See D. F. Tovey, Essays in Musical Analysis: Chamber Music (1944, 4th impression 1956); W. W. Cobbett, ed., Cyclopedic Survey of Chamber Music (3 vol., 2d ed. 1963, repr. 1987); H. E. Ulrich, Chamber Music (2d ed. 1966); M. Berger, Guide to Chamber Music (1985).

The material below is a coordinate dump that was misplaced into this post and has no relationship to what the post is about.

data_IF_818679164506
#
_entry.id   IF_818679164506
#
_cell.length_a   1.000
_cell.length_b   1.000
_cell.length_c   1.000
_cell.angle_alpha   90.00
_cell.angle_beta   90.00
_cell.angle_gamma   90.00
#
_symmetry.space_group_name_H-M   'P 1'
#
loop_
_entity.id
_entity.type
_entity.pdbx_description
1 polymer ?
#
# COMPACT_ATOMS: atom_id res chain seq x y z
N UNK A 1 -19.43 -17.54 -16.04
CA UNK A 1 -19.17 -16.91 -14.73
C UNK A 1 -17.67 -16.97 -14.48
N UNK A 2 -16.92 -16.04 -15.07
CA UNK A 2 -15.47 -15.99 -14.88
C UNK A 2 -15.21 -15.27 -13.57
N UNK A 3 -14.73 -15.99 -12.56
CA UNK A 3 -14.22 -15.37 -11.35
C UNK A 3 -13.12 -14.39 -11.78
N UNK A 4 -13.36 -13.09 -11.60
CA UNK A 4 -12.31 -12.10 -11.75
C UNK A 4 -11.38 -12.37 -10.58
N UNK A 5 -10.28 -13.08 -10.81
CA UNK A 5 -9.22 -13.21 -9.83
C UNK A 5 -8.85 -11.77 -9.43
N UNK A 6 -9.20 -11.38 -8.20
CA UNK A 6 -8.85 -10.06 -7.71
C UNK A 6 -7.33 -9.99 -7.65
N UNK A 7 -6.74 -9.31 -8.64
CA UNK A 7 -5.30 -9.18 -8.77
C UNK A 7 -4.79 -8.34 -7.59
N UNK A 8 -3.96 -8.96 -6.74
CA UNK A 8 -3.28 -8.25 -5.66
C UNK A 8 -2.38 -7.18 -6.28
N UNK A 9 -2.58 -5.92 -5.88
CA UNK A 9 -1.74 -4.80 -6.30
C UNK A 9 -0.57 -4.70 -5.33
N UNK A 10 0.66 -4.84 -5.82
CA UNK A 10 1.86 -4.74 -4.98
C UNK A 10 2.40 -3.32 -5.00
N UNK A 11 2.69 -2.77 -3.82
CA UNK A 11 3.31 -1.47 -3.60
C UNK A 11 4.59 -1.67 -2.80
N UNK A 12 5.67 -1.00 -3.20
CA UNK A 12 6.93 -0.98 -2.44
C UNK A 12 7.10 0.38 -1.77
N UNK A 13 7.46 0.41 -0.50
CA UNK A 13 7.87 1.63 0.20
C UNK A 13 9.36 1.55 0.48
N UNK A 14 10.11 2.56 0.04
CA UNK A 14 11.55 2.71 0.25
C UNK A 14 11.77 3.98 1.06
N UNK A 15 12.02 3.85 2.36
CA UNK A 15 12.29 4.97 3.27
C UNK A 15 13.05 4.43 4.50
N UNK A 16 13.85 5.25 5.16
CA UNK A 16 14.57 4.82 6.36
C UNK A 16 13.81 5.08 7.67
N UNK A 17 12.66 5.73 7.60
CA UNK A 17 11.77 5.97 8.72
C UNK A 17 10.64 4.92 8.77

Music composed for small instrumental ensembles and performed without a conductor. Traditionally intended for performance in a room or reception hall, often solely for the performers' own pleasure, chamber music is now often heard in concert halls. It began with the 16th-century instrumental consort, and long continued to be associated with aristocratic households. The duo sonata (usually for violin and continuo) and trio sonata appeared in early 17th-century Italy. The string quartet arose in the 1750s and remains the best-known chamber genre and ensemble. The serenade, nocturne, and divertimento were Classical genres for varying instrumental forces, often intended to accompany meals and other activities. Standard ensembles include the string trio (violin, viola, cello), string quintet (two violins, two violas, cello), and piano trio (piano, violin, cello). The chamber orchestra, usually with fewer than 25 musicians, is often used for 18th-century music and usually requires a conductor. Seealso sonata.
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